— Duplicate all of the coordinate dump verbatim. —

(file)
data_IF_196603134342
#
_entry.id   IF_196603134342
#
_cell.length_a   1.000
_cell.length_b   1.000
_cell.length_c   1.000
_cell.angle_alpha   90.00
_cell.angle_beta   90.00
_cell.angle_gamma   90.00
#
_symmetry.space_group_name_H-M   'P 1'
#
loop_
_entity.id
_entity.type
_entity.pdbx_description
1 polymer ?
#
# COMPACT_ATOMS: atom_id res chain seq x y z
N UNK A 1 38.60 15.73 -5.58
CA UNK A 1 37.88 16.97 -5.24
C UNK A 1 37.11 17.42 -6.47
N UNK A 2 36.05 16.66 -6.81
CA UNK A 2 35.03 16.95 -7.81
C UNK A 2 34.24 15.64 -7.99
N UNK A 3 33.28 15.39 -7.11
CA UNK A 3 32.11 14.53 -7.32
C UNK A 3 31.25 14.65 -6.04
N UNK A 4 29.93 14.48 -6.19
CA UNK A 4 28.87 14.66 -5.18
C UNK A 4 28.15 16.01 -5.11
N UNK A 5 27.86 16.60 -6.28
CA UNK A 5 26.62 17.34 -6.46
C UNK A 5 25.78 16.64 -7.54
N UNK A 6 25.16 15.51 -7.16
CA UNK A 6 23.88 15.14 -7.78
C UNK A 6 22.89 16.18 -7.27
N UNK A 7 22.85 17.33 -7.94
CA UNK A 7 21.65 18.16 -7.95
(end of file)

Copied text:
data_IF_196603134342
#
_entry.id   IF_196603134342
#
_cell.length_a   1.000
_cell.length_b   1.000
_cell.length_c   1.000
_cell.angle_alpha   90.00
_cell.angle_beta   90.00
_cell.angle_gamma   90.00
#
_symmetry.space_group_name_H-M   'P 1'
#
loop_
_entity.id
_entity.type
_entity.pdbx_description
1 polymer ?
#
# COMPACT_ATOMS: atom_id res chain seq x y z
N UNK A 1 38.60 15.73 -5.58
CA UNK A 1 37.88 16.97 -5.24
C UNK A 1 37.11 17.42 -6.47
N UNK A 2 36.05 16.66 -6.81
CA UNK A 2 35.03 16.95 -7.81
C UNK A 2 34.24 15.64 -7.99
N UNK A 3 33.28 15.39 -7.11
CA UNK A 3 32.11 14.53 -7.32
C UNK A 3 31.25 14.65 -6.04
N UNK A 4 29.93 14.48 -6.19
CA UNK A 4 28.87 14.66 -5.18
C UNK A 4 28.15 16.01 -5.11
N UNK A 5 27.86 16.60 -6.28
CA UNK A 5 26.62 17.34 -6.46
C UNK A 5 25.78 16.64 -7.54
N UNK A 6 25.16 15.51 -7.16
CA UNK A 6 23.88 15.14 -7.78
C UNK A 6 22.89 16.18 -7.27
N UNK A 7 22.85 17.33 -7.94
CA UNK A 7 21.65 18.16 -7.95